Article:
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Object Relational Mappings at SDForum October 10, 2006

Posted by Bill in SDForum, SIG Meetings.

If you’ve been paying any attention at all to software development during the past two decades, you’ll have noticed two things:

  • Object-oriented programming is here to stay
  • Relational databases are here to stay

If you’ve been a software developer for any length of time during the past two decades, you probably noticed the problem:

  • Object Models of data and Relational Models of data don’t play well together.

The so-called Object-Relational Mapping Problem has been a thorn in our side for over two decades now.

This month, SDForum is providing both a world-class pundit AND coverage of a cutting-edge product. If you want to get up close and personal with the latest thinking, this month at SDForum is tailor-made for you.

First the pundit. Ted Neward is, without a doubt, one of the world’s pre-eminent experts in both .NET and J2EE. And he’s speaking at the Software Architecture and Modeling Sig on October 25. Here’s the abstract:

State Management: Shape and Storage: The insidious and slippery problem of storing objects to disk

No matter your language or platform, a large part of the time and energy required for modern enterprise development centers around managing the transition between transient (working) state and durable (stored) state. What exacerbates the problem even more is the fact that these two are often stored in different “shapes”–transient state is typically in objects, and durable state wants to be stored relationally, and it’s not trivial to map between them. If you consider the growing pervasiveness of XML services, now we have a third “shape”, that being a hierarchical form. We’ll talk about what makes this such an insidious and slippery problem, what tools are available to help address it, and mechanisms we have to avoid the problem in the first place.

Then, a week or so later, the Windows SIG is having a presentation on LINQ, which is just about the single most interesting development in computer language design since the Ruby guys invented closures. Here’s that abstract:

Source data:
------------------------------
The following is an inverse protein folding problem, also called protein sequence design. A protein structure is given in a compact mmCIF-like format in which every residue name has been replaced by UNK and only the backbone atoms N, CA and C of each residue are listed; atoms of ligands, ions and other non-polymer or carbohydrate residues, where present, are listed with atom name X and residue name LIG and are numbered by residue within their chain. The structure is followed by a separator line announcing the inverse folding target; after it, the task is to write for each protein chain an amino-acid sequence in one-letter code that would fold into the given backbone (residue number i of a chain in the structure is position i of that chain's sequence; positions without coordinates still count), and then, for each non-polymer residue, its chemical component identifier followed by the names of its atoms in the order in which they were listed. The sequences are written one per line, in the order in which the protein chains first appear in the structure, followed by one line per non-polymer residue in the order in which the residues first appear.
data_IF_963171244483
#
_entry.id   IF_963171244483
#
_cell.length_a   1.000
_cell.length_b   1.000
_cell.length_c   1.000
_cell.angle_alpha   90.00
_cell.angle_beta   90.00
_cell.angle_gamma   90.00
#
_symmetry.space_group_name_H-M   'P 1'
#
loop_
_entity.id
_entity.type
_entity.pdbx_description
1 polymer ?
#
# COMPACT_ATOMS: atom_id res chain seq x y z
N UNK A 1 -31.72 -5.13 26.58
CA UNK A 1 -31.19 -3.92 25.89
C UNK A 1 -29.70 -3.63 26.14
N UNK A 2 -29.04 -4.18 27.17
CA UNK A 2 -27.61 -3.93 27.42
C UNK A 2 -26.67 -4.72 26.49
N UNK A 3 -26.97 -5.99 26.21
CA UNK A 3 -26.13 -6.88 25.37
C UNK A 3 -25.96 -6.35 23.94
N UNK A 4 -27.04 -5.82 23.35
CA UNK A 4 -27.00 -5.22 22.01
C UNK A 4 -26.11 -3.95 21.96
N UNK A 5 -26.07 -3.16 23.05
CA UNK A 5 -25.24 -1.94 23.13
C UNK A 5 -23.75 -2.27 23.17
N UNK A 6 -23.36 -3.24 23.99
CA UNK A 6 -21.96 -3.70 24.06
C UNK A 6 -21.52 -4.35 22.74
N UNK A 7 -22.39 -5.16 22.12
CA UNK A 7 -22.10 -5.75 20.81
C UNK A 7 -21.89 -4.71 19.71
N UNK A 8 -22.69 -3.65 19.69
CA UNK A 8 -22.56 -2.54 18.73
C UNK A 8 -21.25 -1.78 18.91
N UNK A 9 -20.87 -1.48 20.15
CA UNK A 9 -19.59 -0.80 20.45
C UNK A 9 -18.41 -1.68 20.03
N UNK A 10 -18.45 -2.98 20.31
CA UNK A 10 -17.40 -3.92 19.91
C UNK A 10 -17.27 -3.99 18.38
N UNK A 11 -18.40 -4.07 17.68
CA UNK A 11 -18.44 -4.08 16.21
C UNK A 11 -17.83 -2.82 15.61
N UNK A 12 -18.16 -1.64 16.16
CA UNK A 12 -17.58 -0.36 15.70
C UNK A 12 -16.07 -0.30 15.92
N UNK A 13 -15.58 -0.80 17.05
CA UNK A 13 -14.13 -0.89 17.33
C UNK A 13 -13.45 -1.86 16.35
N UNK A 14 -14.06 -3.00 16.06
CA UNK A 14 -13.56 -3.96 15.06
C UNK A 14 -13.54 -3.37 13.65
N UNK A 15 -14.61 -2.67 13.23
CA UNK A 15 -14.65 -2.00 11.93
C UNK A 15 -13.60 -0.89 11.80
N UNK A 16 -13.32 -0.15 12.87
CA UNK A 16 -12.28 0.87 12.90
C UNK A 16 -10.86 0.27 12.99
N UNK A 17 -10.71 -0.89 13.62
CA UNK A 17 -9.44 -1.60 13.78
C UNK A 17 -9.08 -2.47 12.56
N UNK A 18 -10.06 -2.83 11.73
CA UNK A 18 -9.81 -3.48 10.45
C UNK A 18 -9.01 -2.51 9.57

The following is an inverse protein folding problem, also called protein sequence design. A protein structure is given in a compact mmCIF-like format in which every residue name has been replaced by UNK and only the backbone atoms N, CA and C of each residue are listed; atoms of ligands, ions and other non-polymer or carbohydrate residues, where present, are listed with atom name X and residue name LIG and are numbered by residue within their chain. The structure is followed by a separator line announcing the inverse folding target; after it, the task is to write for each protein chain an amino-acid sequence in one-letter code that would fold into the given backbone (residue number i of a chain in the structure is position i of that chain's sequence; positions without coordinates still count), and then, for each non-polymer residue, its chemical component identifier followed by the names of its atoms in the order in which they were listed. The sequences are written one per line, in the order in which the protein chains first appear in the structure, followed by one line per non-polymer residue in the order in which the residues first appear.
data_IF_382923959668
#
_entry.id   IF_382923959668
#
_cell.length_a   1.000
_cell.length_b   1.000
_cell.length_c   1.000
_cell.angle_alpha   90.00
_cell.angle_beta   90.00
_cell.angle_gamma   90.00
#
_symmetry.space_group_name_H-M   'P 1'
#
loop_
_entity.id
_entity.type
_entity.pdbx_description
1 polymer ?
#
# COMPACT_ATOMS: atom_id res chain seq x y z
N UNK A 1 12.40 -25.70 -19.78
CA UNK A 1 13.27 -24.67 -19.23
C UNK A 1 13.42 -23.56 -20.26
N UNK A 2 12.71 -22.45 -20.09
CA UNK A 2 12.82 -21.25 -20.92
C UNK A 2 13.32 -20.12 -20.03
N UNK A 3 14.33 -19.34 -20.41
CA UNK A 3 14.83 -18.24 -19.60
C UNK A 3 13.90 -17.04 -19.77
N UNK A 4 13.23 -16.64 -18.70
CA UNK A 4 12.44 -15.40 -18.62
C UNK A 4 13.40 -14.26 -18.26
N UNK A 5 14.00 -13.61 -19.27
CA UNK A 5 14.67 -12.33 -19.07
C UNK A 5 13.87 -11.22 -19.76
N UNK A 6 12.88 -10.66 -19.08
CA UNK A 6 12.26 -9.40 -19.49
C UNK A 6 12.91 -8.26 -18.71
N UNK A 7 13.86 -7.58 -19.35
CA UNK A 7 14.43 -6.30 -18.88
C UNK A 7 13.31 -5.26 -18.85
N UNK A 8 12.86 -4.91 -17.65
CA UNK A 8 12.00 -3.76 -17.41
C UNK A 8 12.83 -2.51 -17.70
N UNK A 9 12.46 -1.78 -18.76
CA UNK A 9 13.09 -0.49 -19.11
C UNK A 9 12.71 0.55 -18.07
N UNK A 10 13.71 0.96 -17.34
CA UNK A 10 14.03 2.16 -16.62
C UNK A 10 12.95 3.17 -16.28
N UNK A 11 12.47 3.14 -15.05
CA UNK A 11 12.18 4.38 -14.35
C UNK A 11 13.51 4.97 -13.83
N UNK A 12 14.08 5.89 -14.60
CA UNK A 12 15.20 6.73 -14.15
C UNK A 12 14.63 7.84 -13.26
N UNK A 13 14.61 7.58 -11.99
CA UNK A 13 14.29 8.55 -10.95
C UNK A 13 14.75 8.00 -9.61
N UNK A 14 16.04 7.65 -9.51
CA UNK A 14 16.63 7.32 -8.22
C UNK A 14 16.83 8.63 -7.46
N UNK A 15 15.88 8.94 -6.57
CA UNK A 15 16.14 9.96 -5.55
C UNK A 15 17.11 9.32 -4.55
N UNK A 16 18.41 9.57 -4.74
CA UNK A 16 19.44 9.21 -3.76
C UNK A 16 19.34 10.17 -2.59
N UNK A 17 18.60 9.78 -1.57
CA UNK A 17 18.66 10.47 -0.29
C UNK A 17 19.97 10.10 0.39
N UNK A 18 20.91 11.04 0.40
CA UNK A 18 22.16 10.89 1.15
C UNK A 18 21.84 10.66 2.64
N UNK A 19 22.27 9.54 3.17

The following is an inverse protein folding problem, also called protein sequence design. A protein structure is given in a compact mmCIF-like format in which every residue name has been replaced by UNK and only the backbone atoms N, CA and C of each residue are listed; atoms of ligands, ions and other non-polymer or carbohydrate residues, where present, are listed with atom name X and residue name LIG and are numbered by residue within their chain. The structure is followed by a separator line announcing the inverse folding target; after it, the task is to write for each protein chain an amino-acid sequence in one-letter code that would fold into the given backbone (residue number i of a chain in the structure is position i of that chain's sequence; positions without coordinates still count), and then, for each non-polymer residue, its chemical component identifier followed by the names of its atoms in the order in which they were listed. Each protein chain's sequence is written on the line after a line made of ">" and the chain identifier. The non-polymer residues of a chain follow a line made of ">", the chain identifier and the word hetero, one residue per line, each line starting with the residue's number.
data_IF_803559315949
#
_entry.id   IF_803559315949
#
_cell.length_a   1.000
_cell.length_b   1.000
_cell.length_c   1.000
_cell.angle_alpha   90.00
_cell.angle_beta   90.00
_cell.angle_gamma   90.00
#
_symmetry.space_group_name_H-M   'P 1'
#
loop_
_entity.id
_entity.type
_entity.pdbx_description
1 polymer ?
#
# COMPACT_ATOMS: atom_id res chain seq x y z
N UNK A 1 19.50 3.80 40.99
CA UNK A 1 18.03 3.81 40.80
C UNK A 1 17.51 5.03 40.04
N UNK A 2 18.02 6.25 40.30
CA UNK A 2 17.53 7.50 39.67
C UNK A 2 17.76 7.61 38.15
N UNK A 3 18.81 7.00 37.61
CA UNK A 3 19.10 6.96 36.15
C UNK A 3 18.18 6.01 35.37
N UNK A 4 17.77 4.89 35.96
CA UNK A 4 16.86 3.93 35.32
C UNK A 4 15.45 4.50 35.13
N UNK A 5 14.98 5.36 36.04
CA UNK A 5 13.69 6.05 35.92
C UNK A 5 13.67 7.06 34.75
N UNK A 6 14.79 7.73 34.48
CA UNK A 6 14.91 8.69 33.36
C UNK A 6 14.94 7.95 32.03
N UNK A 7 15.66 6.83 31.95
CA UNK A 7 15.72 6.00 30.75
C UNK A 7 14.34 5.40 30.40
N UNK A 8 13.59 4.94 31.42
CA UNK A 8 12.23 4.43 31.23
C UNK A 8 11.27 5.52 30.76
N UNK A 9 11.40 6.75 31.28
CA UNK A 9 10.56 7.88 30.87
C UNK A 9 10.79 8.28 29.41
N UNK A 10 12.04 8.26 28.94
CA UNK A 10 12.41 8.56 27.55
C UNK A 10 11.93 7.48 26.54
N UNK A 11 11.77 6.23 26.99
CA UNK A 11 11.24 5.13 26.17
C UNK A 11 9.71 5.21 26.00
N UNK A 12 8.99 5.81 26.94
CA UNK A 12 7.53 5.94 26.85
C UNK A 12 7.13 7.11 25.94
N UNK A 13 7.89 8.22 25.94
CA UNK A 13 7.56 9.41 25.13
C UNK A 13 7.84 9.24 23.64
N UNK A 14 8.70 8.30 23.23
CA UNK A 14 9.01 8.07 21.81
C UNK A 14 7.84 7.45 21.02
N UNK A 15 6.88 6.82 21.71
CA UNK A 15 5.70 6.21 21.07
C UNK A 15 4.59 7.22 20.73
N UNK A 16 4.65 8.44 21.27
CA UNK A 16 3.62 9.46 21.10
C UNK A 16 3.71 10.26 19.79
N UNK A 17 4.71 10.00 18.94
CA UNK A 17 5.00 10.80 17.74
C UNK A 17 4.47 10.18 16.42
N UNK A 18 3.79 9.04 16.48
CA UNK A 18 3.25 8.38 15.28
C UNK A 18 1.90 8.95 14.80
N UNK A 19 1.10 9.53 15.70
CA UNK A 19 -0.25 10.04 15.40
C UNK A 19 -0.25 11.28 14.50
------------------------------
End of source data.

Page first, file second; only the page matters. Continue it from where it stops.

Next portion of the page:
LINQ 101 – .NET Language Integrated Query

The LINQ Project is a codename for a set of extensions to the .NET Framework that encompass language-integrated query, set, and transform operations. It extends C# and Visual Basic with native language syntax for queries and provides class libraries to take advantage of these capabilities. In this session we’ll cover some of the basics of LINQ, BLINQ, DLINQ and XLINQ.

(and before anyone points it out, yes I know. Closures weren’t invented by Rubyists. It was a joke).


Free Issue of New Journal: Foundations and Trends in Web Science October 2, 2006

Posted by Bill in Future of the Web.

The inaugural issue of Foundations and Trends in Web Science, entitled A Framework For Web Science is available for free download.

Each issue of FnTWEB is an in-depth review of a single topic. This one appears (it’s 130 pages and I haven’t read it yet) to be making the case for “Web Science” as a discipline. Since the authors are mostly from the world of semantics (Tim Berners-Lee, Wendy Hall, Jim Hendler, Kieron O’Hara, Nigel Shadbolt and Danny Weitzner), I’d expect a significant amount of semantic web content and theory.

Full disclosure: I wrote and reviewed some of the papers cited in the references.